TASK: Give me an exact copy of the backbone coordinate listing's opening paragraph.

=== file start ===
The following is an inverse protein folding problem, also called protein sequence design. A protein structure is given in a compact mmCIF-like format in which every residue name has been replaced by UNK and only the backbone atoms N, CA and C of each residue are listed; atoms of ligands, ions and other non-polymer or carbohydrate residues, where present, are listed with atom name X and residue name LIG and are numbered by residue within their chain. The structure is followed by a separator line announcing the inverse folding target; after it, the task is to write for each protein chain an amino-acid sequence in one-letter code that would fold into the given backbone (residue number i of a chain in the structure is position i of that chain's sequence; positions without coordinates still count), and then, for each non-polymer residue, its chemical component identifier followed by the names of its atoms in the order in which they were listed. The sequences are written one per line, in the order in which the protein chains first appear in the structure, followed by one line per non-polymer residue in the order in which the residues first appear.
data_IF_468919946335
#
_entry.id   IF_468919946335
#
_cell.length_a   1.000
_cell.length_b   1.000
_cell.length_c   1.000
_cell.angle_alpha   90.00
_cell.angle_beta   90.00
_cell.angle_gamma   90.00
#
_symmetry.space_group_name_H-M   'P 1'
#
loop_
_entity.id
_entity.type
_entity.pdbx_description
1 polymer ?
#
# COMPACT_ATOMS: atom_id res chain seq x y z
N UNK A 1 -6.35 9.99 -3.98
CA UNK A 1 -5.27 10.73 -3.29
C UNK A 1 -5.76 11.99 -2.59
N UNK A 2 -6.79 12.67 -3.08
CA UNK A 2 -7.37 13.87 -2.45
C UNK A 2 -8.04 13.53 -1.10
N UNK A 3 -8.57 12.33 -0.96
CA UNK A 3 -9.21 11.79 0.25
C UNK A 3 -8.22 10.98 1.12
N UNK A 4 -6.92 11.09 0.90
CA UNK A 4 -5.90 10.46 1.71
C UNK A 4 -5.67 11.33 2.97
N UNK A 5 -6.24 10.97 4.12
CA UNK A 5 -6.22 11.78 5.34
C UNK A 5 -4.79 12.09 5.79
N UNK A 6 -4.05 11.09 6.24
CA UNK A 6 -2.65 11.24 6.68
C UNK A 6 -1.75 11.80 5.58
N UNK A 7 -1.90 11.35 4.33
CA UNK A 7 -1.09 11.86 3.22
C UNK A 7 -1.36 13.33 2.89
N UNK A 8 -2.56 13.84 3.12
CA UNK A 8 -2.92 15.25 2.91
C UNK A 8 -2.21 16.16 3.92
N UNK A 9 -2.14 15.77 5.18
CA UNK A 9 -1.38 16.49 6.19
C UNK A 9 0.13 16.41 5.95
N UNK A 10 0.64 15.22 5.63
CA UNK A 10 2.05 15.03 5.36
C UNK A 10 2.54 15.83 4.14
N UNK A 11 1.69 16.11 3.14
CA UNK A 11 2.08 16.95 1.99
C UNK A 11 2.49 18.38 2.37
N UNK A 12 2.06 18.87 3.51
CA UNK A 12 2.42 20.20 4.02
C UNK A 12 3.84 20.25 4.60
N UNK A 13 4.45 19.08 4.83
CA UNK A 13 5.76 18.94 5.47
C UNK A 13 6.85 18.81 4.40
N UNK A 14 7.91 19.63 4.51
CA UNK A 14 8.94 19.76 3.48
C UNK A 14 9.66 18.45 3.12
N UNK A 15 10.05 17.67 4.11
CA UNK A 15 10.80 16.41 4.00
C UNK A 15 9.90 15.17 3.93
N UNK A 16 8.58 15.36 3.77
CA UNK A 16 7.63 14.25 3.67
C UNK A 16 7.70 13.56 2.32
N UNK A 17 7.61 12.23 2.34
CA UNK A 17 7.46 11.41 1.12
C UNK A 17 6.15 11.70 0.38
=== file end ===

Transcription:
The following is an inverse protein folding problem, also called protein sequence design. A protein structure is given in a compact mmCIF-like format in which every residue name has been replaced by UNK and only the backbone atoms N, CA and C of each residue are listed; atoms of ligands, ions and other non-polymer or carbohydrate residues, where present, are listed with atom name X and residue name LIG and are numbered by residue within their chain. The structure is followed by a separator line announcing the inverse folding target; after it, the task is to write for each protein chain an amino-acid sequence in one-letter code that would fold into the given backbone (residue number i of a chain in the structure is position i of that chain's sequence; positions without coordinates still count), and then, for each non-polymer residue, its chemical component identifier followed by the names of its atoms in the order in which they were listed. The sequences are written one per line, in the order in which the protein chains first appear in the structure, followed by one line per non-polymer residue in the order in which the residues first appear.